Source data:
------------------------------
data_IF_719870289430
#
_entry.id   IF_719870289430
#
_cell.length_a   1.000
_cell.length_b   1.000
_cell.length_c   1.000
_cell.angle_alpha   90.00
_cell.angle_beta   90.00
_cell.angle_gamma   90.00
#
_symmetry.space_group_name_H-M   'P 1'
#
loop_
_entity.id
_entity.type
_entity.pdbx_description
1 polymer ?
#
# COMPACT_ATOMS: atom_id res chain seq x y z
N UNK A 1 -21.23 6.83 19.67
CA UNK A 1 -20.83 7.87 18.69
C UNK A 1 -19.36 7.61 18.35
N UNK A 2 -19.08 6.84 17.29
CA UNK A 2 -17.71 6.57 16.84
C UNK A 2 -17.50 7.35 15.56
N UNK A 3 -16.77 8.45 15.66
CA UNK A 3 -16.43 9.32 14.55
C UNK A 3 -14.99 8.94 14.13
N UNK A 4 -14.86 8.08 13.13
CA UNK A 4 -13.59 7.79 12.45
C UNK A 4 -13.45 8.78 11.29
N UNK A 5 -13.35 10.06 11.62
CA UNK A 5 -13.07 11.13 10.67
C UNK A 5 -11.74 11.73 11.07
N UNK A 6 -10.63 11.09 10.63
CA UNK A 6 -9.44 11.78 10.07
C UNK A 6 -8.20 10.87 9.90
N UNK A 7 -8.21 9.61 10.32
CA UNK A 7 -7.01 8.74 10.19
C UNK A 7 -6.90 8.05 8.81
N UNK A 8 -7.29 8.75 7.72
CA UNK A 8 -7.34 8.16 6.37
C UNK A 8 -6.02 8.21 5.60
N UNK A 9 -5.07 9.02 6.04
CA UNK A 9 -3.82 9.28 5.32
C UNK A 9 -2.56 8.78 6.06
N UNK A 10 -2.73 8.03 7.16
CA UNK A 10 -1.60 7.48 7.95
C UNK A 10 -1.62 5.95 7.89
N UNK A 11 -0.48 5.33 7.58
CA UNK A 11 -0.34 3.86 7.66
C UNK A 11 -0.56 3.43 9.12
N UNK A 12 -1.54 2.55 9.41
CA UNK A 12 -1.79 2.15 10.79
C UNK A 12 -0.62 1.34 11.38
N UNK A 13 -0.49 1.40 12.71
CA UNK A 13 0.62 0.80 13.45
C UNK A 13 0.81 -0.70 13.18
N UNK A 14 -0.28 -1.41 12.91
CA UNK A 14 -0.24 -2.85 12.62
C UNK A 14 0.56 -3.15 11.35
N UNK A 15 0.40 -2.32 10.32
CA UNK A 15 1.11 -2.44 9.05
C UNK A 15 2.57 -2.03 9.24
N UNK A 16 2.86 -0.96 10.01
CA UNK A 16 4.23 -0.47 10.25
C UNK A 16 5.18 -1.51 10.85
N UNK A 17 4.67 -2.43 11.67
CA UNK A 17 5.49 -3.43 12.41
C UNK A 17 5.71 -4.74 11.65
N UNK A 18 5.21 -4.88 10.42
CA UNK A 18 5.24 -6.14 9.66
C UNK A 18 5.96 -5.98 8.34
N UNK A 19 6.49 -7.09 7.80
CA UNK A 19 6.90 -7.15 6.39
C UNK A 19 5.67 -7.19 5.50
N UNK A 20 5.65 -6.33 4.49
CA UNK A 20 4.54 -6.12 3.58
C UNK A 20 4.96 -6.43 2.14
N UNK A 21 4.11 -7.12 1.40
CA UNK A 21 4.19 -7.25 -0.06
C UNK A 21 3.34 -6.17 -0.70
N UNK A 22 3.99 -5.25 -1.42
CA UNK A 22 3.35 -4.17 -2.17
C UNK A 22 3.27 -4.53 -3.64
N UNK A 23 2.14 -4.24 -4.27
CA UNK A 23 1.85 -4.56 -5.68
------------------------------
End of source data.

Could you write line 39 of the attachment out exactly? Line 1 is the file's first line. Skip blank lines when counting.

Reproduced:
N UNK A 7 -8.21 9.61 10.32